Seedfolks by Paul Fleischman is written as a series of vignettes; each chapter is told from the point of view of a different character. In the eighth chapter, we meet Sae Young, a Korean immigrant who came to America with her husband for work. She does not tell her age, but we can assume she is likely in her late 30s because a little more than two years have passed since her husband died at age 37 of a heart attack. In her broken English, Sae Young describes first the trauma of her husband’s death, followed by being the victim of a robbery and assault that causes her to “no more like to be with people, like before. Afraid of everyone, all the time.”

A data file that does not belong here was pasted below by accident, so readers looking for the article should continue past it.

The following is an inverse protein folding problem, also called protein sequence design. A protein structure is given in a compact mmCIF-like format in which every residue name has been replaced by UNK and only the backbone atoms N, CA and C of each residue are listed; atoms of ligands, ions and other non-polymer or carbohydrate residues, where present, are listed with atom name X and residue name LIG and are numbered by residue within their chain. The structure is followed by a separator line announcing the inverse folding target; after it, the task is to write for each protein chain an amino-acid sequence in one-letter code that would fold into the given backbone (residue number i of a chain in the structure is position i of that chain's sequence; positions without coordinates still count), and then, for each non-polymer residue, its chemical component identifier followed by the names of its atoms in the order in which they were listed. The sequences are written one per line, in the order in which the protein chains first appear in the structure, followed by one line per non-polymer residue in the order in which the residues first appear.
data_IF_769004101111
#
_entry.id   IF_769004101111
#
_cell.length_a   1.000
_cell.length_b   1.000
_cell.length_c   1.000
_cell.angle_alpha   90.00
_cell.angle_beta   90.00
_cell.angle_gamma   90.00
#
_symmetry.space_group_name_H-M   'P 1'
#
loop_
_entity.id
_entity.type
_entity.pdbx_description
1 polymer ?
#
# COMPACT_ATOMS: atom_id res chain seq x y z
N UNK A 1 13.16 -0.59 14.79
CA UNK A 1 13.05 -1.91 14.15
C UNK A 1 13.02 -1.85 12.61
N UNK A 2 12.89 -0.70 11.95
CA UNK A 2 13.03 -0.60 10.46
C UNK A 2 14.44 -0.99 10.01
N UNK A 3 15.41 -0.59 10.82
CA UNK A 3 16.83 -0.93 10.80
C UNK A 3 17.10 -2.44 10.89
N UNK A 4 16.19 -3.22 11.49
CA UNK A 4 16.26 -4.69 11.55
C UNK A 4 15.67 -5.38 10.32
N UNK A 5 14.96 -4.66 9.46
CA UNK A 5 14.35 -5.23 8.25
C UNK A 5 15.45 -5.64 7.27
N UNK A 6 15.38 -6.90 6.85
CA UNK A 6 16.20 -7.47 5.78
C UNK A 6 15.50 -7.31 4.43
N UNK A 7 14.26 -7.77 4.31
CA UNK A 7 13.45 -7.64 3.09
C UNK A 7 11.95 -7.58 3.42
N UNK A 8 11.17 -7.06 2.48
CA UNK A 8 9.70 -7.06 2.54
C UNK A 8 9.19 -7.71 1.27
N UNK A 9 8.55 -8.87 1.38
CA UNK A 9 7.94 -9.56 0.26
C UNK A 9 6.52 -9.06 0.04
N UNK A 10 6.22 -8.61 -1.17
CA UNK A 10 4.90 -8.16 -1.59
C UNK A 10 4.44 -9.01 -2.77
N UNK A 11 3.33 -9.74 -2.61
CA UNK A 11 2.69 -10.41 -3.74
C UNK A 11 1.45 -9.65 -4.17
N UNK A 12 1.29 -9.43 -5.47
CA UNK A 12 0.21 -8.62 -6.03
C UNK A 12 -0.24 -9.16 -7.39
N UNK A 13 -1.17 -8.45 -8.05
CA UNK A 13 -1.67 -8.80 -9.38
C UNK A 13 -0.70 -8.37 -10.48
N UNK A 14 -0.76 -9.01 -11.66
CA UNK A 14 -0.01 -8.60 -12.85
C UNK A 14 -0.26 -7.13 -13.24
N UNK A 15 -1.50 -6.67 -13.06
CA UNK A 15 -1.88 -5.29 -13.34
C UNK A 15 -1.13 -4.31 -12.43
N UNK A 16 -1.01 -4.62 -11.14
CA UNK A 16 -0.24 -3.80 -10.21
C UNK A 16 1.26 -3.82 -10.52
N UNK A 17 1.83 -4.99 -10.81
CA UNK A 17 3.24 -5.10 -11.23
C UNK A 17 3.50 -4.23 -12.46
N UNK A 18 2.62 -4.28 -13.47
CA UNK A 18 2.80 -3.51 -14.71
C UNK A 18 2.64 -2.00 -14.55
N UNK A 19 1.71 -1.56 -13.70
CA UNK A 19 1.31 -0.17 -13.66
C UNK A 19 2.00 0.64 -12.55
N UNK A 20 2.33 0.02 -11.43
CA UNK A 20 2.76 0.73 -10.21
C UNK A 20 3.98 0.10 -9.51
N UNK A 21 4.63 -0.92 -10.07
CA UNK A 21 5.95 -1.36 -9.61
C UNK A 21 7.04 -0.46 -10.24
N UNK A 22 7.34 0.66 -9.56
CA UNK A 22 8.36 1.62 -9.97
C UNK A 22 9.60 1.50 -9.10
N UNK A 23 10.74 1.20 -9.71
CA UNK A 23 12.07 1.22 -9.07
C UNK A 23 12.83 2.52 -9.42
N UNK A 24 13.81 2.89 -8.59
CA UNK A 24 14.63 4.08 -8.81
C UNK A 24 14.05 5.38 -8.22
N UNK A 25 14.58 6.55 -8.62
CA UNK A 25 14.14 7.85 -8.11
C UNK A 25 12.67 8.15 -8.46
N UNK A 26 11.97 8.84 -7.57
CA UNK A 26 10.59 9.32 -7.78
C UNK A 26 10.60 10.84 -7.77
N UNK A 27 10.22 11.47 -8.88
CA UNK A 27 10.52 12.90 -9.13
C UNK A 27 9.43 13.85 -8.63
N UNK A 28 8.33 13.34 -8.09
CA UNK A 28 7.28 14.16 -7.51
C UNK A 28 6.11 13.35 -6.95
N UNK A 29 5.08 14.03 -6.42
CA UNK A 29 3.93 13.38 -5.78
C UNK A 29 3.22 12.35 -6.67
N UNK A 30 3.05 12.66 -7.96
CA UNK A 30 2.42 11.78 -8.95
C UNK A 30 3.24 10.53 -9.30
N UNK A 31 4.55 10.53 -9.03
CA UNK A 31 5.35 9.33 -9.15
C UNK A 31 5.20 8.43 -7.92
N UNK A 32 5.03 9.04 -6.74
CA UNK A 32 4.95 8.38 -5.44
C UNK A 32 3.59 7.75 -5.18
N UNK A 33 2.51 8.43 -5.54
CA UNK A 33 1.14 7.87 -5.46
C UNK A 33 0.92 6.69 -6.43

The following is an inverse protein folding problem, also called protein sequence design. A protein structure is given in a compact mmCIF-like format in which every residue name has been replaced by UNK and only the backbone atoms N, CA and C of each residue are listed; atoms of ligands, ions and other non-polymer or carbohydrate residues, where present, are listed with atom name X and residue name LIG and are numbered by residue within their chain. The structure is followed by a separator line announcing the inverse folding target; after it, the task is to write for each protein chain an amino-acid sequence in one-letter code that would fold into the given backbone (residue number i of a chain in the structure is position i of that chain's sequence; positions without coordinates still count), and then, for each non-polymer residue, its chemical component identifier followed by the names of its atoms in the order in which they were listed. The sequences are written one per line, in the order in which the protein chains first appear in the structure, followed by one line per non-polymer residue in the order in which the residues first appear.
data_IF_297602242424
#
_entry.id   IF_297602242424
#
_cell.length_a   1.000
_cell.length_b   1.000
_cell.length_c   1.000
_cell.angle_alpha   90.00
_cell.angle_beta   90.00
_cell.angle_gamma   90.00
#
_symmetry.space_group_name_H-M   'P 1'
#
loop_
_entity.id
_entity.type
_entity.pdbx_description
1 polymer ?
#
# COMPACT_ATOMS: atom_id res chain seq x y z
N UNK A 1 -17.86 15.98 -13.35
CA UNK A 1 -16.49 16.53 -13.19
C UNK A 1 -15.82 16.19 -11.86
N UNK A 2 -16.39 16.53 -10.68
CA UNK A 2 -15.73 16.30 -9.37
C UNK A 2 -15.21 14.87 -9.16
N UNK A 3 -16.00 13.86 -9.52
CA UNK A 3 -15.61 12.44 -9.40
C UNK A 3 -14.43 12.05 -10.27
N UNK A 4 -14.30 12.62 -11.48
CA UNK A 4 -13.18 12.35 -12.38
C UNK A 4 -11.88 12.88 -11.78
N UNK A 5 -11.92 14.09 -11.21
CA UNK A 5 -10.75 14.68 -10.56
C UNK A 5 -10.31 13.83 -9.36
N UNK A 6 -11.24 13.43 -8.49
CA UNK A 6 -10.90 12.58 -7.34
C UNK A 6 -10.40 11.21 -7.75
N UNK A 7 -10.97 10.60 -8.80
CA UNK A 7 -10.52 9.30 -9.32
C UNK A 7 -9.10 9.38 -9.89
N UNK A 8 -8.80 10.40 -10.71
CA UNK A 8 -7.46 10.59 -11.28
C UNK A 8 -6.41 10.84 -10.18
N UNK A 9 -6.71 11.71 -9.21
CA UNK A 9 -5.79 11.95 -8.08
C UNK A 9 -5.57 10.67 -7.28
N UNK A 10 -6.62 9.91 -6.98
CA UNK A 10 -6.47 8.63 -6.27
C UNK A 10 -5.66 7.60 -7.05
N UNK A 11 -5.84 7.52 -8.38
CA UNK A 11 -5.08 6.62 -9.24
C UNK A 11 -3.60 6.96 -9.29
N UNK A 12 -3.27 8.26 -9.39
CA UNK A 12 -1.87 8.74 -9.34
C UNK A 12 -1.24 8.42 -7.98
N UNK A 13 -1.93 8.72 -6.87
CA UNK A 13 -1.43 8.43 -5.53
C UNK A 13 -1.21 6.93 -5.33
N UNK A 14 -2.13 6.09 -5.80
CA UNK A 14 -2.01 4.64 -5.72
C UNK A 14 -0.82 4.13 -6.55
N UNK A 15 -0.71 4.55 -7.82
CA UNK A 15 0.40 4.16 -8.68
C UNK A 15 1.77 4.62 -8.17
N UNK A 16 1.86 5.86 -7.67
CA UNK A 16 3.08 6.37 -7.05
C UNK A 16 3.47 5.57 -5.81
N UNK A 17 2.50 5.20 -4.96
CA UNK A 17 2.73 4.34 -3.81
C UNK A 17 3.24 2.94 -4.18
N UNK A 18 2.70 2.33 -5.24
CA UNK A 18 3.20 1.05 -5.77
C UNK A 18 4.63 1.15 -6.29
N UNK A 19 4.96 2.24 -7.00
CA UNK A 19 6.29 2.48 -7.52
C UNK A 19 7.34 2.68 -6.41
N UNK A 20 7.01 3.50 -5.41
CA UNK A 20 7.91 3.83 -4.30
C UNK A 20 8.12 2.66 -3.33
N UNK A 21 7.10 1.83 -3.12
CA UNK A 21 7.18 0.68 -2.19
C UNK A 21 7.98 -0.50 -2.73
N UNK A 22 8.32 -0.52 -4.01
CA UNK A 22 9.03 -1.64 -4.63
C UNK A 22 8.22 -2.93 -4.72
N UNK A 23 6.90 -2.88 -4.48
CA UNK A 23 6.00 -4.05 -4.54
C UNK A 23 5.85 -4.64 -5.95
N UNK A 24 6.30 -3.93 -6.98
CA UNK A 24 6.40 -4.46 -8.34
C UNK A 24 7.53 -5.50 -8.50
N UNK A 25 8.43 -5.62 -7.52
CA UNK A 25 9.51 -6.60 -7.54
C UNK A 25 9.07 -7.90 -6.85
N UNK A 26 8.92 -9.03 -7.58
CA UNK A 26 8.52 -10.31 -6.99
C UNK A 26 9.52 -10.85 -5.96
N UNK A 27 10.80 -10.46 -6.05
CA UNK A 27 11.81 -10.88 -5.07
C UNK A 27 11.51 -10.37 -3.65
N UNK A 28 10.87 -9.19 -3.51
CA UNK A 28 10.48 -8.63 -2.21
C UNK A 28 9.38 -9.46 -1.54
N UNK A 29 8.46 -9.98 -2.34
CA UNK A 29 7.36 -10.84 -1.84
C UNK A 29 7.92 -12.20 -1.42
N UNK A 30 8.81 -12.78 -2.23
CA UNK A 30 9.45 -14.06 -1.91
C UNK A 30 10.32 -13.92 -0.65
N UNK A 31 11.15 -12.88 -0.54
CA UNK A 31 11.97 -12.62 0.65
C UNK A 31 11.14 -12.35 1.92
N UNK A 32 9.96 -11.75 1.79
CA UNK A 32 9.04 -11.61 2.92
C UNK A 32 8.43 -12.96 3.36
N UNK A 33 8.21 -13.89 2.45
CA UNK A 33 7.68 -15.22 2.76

The community garden has a transformative effect on Sae Young, influencing her to “want to be with people again.” She helps solve the problem of carrying water to the garden by providing funnels for the other neighborhood gardeners to use, which makes her “feel part of garden. Almost like family.”
Sae Young’s brief story reveals a recurring theme of Seedfolks—the healing power of a community.